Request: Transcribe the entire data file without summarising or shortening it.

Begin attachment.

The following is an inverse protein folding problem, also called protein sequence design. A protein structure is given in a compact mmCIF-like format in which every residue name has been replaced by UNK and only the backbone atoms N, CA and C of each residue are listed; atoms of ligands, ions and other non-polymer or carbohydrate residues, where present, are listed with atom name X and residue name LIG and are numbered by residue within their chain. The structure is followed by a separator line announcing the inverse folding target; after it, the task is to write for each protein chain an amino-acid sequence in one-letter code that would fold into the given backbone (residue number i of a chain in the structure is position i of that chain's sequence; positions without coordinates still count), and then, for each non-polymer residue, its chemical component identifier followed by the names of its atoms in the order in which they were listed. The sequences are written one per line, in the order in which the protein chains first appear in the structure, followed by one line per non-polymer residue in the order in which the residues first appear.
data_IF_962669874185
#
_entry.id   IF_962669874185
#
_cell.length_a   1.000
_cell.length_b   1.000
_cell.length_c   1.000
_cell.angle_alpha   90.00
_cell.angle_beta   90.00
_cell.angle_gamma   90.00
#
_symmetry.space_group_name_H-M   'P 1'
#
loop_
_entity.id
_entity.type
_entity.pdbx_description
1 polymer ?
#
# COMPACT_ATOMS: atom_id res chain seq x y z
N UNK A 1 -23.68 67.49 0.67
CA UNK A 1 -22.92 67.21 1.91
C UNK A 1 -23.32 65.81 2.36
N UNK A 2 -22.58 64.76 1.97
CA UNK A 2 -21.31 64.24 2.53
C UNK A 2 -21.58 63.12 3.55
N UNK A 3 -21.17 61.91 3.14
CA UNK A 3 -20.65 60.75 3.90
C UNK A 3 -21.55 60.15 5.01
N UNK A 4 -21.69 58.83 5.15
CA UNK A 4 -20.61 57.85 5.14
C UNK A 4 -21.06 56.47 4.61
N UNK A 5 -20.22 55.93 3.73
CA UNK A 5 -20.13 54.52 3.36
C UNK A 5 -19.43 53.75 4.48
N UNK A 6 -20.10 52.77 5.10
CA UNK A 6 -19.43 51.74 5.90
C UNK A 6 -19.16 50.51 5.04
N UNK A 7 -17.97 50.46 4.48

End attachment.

The following is an inverse protein folding problem, also called protein sequence design. A protein structure is given in a compact mmCIF-like format in which every residue name has been replaced by UNK and only the backbone atoms N, CA and C of each residue are listed; atoms of ligands, ions and other non-polymer or carbohydrate residues, where present, are listed with atom name X and residue name LIG and are numbered by residue within their chain. The structure is followed by a separator line announcing the inverse folding target; after it, the task is to write for each protein chain an amino-acid sequence in one-letter code that would fold into the given backbone (residue number i of a chain in the structure is position i of that chain's sequence; positions without coordinates still count), and then, for each non-polymer residue, its chemical component identifier followed by the names of its atoms in the order in which they were listed. The sequences are written one per line, in the order in which the protein chains first appear in the structure, followed by one line per non-polymer residue in the order in which the residues first appear.
data_IF_962669874185
#
_entry.id   IF_962669874185
#
_cell.length_a   1.000
_cell.length_b   1.000
_cell.length_c   1.000
_cell.angle_alpha   90.00
_cell.angle_beta   90.00
_cell.angle_gamma   90.00
#
_symmetry.space_group_name_H-M   'P 1'
#
loop_
_entity.id
_entity.type
_entity.pdbx_description
1 polymer ?
#
# COMPACT_ATOMS: atom_id res chain seq x y z
N UNK A 1 -23.68 67.49 0.67
CA UNK A 1 -22.92 67.21 1.91
C UNK A 1 -23.32 65.81 2.36
N UNK A 2 -22.58 64.76 1.97
CA UNK A 2 -21.31 64.24 2.53
C UNK A 2 -21.58 63.12 3.55
N UNK A 3 -21.17 61.91 3.14
CA UNK A 3 -20.65 60.75 3.90
C UNK A 3 -21.55 60.15 5.01
N UNK A 4 -21.69 58.83 5.15
CA UNK A 4 -20.61 57.85 5.14
C UNK A 4 -21.06 56.47 4.61
N UNK A 5 -20.22 55.93 3.73
CA UNK A 5 -20.13 54.52 3.36
C UNK A 5 -19.43 53.75 4.48
N UNK A 6 -20.10 52.77 5.10
CA UNK A 6 -19.43 51.74 5.90
C UNK A 6 -19.16 50.51 5.04
N UNK A 7 -17.97 50.46 4.48